Siri Hayes, 'Four', 2011 courtesy of the artist.

Q&A Visual Artist Siri Hayes

In our Q&A series, we ask an alumnus to tell us their VCA story and find out what life is like after the VCA. This week we interview the visual artist Siri Hayes, currently working and living in Melbourne.

About Siri Hayes

Visual artist Siri Hayes (BFineArt 1998, GCertVisArt 2001) has worked in many public and private collections in Australia and abroad, including the National Gallery of Australia, National Gallery of Victoria, Parliament House, the Victorian Arts Centre, the City of Melbourne and Monash University Museum of Art.

She has received awards including The Olive Cotton Award for Photographic Portraiture, The National Photographic Purchase Award, an Australia-Korea Foundation Travelling Grant and Arts Victoria funding grants. She has also received an Australia Council residency in Barcelona, Spain.

She has exhibited frequently throughout Australia as well as in Japan, Finland, Poland and France. Some solo exhibitions include All you knit is love at the Centre for Contemporary Photography, Aquatic listening at Grantpirrie, Landscapes at the University of Sydney Gallery and Switchback Gallery and Lyric theatre at the Centre for Contemporary Photography and Benalla Art Gallery.

Q&A with Siri Hayes

Alumna Siri Hayes
Alumna Siri Hayes

What do you do for a living? Describe a typical day at work…

I am an artist, photographer and a sessional lecturer. This is mixed-up with being a mother of two small children. So every day is different but could include anything from taking negatives to the photographic laboratory and having photographs made or doing a sessional lecture/tutorial in photography at Monash. Every day is different.

Why did you decide to pursue a career in this field?

I’m not sure I ever decided to pursue being an artist. Since high school I have periodically decided to keep making art because I enjoy it and it feels like the right thing to be doing. My mother, Eve Duncan, is a music composer and she has been a good role model. When I was a child she would always (and still does) dedicate at least a couple of hours every morning to working on her compositions. From her I know that pursuing a career in the arts is very much to do with being self-motivated and working hard as well as the satisfaction that comes with artistic expression.

What do you enjoy most about your job?

I really love the alchemic part of being an artist which mainly uses the photographic medium. I still use film and there are the wonderful stages of looking at the world through a lens, being excited about what a photograph could potentially be and then seeing the actual photograph. Gold!

Tell me about your first career break?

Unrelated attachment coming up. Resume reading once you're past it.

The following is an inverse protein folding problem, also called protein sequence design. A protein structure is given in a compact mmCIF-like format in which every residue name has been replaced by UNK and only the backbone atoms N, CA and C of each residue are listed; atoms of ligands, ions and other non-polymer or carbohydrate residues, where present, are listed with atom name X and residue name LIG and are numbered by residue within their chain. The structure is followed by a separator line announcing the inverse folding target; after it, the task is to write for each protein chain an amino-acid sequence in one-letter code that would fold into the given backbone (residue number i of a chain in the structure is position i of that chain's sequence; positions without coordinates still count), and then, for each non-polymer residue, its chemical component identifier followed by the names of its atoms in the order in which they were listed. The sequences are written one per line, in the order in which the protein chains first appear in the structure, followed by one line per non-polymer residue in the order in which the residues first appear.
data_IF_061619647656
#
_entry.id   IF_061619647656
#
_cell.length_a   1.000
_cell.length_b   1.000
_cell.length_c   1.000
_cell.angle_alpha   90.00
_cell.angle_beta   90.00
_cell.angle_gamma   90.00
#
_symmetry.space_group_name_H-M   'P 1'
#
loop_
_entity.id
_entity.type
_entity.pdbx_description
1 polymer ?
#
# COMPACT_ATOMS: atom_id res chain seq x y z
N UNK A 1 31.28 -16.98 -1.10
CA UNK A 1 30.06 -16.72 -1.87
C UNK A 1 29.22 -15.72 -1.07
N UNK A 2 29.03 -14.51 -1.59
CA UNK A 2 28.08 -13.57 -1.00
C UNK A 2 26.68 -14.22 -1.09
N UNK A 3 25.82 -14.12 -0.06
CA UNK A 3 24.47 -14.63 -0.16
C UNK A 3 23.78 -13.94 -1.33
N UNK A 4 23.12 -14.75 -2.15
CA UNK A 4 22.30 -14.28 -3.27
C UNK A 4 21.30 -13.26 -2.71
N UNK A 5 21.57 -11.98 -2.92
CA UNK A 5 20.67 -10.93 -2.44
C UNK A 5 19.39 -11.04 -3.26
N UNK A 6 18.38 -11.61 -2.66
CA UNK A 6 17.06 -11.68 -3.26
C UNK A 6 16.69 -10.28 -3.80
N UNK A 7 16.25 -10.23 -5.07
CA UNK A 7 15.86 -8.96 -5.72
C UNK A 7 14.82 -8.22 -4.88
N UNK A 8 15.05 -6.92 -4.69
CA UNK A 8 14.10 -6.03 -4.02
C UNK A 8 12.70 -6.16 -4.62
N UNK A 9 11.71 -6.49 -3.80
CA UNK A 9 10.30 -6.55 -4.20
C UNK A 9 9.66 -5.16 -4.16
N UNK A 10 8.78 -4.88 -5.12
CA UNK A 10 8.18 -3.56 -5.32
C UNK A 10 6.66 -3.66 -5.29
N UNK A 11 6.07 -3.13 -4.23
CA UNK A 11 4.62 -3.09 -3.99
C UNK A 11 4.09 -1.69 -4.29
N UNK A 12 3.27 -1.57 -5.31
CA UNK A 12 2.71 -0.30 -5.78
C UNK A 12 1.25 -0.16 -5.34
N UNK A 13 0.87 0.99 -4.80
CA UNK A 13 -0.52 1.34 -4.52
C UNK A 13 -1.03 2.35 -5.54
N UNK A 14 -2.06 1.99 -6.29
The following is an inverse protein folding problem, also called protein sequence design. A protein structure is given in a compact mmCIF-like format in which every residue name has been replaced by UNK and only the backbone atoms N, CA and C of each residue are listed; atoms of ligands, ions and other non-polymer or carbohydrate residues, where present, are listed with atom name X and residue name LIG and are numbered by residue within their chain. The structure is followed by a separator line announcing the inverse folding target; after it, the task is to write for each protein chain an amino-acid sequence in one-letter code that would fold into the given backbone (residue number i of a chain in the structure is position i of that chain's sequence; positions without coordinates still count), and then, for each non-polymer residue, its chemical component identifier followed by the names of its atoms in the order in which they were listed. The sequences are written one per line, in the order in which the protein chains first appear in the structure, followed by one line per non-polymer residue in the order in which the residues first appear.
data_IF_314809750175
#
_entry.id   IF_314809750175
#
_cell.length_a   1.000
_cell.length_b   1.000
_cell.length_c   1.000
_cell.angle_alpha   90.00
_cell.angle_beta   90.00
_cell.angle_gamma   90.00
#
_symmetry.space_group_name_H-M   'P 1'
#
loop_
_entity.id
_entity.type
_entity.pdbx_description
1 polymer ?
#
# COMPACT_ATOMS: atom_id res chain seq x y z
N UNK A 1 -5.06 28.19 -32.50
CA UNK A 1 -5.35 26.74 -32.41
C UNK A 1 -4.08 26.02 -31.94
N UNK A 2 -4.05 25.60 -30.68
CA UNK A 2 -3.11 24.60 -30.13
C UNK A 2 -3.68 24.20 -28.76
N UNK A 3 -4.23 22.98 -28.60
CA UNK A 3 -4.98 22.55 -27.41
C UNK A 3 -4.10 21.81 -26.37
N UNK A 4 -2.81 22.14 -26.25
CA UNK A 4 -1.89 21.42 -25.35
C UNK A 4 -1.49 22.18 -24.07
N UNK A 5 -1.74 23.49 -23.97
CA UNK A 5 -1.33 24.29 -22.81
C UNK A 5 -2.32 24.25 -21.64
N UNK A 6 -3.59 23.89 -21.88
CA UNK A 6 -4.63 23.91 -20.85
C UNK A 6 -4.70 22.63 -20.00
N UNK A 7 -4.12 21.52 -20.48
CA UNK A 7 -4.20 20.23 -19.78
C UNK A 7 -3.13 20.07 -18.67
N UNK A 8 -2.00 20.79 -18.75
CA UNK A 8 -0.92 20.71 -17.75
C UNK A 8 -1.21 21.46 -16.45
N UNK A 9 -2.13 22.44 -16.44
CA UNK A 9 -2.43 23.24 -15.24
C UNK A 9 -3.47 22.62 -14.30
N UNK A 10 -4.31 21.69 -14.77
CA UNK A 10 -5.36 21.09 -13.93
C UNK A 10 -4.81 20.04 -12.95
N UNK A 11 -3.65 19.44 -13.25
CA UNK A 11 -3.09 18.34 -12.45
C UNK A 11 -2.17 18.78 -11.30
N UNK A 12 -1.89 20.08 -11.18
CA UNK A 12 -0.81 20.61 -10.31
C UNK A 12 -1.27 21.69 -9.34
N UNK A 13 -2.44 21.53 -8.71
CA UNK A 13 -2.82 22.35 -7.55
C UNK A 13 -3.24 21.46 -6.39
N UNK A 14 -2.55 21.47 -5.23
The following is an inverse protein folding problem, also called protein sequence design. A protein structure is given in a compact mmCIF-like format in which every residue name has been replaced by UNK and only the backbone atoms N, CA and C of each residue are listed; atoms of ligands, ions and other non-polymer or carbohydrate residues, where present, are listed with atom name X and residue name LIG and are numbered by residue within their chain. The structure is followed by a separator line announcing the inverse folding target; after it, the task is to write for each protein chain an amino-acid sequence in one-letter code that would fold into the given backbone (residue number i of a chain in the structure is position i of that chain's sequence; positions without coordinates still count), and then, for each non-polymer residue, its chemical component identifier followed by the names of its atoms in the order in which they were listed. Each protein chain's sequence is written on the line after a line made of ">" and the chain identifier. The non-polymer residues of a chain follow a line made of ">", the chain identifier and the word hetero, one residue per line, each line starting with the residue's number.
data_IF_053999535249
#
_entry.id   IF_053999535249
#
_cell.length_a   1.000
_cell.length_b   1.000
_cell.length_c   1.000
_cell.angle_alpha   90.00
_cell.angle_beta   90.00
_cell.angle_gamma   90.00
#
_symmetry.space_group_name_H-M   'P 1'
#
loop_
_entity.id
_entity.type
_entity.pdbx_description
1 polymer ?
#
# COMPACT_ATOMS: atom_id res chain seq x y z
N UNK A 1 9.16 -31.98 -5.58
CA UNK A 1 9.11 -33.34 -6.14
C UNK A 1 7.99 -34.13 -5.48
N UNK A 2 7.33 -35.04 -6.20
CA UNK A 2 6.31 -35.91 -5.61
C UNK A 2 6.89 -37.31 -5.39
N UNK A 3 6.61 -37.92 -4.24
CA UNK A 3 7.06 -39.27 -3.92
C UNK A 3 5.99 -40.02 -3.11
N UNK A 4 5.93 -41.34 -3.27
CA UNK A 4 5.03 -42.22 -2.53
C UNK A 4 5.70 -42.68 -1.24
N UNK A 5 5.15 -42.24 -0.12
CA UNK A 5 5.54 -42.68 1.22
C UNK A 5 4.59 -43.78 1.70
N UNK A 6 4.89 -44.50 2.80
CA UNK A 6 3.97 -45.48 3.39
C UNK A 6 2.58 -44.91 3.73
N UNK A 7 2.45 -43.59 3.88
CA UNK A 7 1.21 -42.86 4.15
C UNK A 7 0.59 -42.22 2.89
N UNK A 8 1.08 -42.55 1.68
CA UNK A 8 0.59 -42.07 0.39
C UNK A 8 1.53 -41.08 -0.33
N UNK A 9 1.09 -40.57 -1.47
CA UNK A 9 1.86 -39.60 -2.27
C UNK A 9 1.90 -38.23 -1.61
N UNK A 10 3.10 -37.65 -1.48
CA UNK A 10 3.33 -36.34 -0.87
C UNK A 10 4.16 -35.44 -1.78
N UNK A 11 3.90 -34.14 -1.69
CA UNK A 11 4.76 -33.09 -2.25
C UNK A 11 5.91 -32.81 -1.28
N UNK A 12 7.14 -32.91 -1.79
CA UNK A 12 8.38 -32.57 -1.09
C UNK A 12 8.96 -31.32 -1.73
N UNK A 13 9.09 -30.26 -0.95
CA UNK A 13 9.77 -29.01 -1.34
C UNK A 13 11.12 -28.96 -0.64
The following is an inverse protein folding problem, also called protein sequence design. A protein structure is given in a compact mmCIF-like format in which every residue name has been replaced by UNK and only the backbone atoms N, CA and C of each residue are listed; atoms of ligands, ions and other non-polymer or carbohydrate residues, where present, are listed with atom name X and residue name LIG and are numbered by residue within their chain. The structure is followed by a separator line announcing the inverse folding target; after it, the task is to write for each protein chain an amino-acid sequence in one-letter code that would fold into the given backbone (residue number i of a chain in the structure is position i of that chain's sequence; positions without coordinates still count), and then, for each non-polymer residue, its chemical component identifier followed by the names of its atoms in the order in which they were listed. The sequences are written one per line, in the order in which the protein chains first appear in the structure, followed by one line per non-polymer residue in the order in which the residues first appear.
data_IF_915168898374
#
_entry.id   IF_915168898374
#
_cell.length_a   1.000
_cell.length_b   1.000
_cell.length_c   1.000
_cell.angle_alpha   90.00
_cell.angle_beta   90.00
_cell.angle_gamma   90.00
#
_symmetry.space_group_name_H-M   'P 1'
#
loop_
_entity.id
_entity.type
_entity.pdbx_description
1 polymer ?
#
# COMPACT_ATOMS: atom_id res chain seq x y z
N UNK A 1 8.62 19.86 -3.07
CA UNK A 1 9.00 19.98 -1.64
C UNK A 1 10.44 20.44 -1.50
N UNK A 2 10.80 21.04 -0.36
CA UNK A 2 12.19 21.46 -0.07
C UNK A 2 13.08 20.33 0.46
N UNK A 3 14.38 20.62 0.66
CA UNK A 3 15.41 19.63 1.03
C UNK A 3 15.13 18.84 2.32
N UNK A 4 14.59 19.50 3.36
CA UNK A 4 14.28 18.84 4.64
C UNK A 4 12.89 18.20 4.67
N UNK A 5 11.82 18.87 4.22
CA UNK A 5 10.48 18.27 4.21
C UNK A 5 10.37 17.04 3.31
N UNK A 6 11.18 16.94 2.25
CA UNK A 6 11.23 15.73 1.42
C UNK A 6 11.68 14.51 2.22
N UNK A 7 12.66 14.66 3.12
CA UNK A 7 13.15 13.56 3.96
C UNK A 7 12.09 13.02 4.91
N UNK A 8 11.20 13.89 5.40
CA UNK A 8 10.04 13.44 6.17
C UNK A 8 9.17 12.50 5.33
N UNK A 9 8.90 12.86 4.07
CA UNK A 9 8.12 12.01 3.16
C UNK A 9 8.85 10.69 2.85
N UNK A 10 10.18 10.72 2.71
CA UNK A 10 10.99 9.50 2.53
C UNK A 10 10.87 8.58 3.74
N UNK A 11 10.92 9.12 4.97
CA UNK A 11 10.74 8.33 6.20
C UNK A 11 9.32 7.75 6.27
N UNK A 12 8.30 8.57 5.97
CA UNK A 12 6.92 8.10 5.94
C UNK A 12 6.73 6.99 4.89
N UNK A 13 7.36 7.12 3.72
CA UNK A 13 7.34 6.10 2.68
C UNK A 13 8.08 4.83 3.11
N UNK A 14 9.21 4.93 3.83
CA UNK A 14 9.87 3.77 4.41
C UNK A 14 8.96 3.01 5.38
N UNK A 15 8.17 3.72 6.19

Being invited to be in the Contemporary Australian Portraits exhibition at the National Portrait Gallery in Canberra was pretty exciting. It was the launch exhibition of the new gallery right down on the water in front of Parliament House. My boyfriend (and now husband) and I drove up in an old Honda and camped along the way. When we got to Canberra we had that grimy after-camping feel and all of a sudden we had about 20 minutes to get ready for this rather swanky do.

Tell me about a career highlight/achievement

I really enjoyed our trip to Spain. My husband, Paul Wood, and I are received funding and a three month residency to stay in an apartment/studio in Barcelona. It was a great adventure taking a 2 and 4 year old to the other side of the world. Barcelona s beautiful but we particularly liked getting out into the countryside and down south round Granada and Cordoba. The experience made a huge impact and also brought about some interesting new directions within my art practice.

How did your University of Melbourne experience help you succeed in your chosen field?

I did my Bachelor of Fine Art and Graduate Diploma of Visual Art at the Victorian College of the Arts. The photography department in the School of Art had and still have excellent lecturers. Christopher Koller, Lou Hubbard, June Savage and Janina Green are all passionate about their art practices and dedicated to teaching. It is inspiring. I had such a good education that it must have helped me in every way with any success I’ve had in the visual arts.

Tell us about your favourite memory at University?

Sitting in the photography department tutorial room eating peanut M&M’s on Friday afternoons whilst we watched some seriously good cinema in our film theory class with Deborah Hennessey.

What advice would you give to students who want to pursue a career in your field?

Perhaps 10% of creative work is inspiration, the other 90% is hard work and dedication. Persevere. It is a competitive industry and generally requires applying for exhibitions, awards and grants. Much of the time one is rejected. Rejection letters should be disposed of quickly! Move on and do not give them a second thought!

What are your goals for the next few years?

I think my goals are fairly similar to what they have always been: to create artwork that successfully articulates my concerns. At present I have a large suite of work I recently begun creating that I am keen to complete. I am also keen to do a Masters of Fine Art. Probably I will do the latter when both kids are at school in a couple of years.

If alumni what to know more about you, where should they look?

I have a website:


A version of this article originally appeared on Channel, the Faculty’s previous publishing platform.